Author: Paul A. Carl, CHSA, CPFA™ Vice President, Retirement Plan Consulting, Registered Representative
“Jerry’s” personal mobile device rang around 10 p.m. one night. A former-colleague now working for a competitor called to let “Jerry” know that he would be the perfect candidate to fill a leadership role at her firm. After several months of negotiations, “Jerry” declined an opportunity that would have increased his base compensation by nearly 70% and delivered an overall potential rewards package exceeding 2-times his current total compensation package. Why did “Jerry” stay in his current role? “Jerry’s” evaluation of the competitor’s offer did not stop at compensation. “Jerry” considered other factors including work-life balance, cultural fit, and the benefits delivered by his current employer’s 401(k) and non-qualified deferred compensation plans.
Fidelity Investments annually publishes its Fidelity Institutional Insights: Plan Sponsor Attitudes Survey (“Fidelity’s Plan Sponsor Attitudes”). For the 13th edition published in 2022, Fidelity Investments compiled data from 1,285 defined contribution plan sponsor respondents. Among the top goals reported by Fidelity’s Plan Sponsor Attitudes, 27% of plan sponsors wanted their plan to “Attract and retain top employees to remain competitive in the workplace.” Additionally, 25% reported as a top concern, “Whether the plan is helping to attract and retain top talent." At the Retirement Plan Advisory Group (RPAG) 2022 National Conference, Whitney Jones, Retirement Plan Consultant, CPFA, AIF of Premier Wealth Management in Florida, shared her perspectives and salient advice with other retirement plan advisors: “Help (your clients) to recruit and retain talent.”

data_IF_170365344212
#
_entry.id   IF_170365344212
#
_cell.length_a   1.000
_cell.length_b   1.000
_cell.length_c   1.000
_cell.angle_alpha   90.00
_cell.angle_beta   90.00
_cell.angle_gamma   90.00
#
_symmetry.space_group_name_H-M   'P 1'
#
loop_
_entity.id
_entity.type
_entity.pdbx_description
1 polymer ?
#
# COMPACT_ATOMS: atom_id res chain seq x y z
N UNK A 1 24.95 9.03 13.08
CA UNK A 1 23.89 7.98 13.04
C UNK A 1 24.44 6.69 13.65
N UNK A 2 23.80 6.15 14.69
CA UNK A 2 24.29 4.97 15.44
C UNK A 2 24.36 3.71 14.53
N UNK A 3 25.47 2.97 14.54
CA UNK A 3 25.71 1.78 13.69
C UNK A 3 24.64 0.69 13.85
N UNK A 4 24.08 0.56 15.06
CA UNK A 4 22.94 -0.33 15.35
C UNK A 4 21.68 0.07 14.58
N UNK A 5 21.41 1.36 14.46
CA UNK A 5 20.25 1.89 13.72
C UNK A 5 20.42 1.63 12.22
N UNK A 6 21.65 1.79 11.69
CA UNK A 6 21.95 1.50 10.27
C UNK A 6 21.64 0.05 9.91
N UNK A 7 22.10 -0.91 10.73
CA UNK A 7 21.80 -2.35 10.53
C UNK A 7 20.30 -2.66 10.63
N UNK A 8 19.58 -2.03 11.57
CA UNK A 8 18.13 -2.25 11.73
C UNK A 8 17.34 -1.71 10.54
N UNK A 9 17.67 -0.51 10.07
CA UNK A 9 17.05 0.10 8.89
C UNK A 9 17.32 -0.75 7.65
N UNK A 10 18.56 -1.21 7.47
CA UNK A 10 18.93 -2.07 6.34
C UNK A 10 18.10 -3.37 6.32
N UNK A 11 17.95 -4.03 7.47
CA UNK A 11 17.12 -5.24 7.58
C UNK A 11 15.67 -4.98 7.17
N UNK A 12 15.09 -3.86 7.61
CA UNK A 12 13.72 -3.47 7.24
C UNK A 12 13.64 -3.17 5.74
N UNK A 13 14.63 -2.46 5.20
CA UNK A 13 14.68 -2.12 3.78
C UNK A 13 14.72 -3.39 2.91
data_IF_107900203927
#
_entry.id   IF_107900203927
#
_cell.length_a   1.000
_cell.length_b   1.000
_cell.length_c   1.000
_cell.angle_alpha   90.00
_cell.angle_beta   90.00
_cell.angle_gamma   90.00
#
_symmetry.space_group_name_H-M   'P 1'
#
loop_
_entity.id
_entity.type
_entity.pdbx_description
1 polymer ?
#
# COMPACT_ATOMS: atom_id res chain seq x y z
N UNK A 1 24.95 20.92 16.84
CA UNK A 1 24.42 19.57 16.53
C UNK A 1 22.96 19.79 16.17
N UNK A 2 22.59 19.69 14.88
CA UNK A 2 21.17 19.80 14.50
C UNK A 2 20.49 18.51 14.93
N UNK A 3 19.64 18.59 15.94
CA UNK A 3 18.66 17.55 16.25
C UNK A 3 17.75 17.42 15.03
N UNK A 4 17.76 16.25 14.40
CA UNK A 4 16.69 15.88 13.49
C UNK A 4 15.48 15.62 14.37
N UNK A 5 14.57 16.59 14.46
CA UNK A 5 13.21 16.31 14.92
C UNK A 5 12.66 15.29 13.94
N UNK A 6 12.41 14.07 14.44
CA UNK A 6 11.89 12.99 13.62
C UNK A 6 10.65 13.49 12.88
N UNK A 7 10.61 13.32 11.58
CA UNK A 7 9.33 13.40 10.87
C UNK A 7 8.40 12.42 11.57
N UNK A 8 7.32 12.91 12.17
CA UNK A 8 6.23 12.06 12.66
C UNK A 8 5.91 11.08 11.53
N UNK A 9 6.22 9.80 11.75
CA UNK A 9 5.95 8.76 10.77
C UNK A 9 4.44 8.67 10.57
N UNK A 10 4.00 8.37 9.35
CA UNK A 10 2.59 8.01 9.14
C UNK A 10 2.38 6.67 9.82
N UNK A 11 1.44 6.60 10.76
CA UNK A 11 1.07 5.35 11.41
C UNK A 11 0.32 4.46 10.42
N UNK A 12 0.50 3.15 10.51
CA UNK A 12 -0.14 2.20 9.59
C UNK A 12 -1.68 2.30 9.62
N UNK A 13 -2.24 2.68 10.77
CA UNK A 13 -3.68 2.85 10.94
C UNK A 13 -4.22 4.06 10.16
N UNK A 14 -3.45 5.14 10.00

Attracting and retaining talent, especially the right talent, is on the mind of employers. There is a way to use the 401(k) to help accomplish these tasks through plan design. The best plan design for any employer is one that integrates the employer’s culture with the employer’s budget. A best practice for employers that follows appropriate plan design includes effectively communicating the advantages of that plan design to current employees and prospective employees. Plan provisions to communicate can include:
• Shortened eligibility period and frequent plan entry point(s)
• Employer matching contributions, especially those exceeding industry averages
• Safe harbor features allowing highly compensated employees to defer maximum dollars
• Roth features including in-plan Roth conversion provisions
• Profit sharing, especially allocation formulas creating additional retirement savings
• Accelerated vesting schedules
• Availability of participant loans and in-service withdrawals including hardship
In some cases, the qualified retirement plan may be insufficient to meet some employees’ needs. The introduction of a non-qualified plan can often help an employer differentiate itself.
Who can you least afford to lose from your employment?
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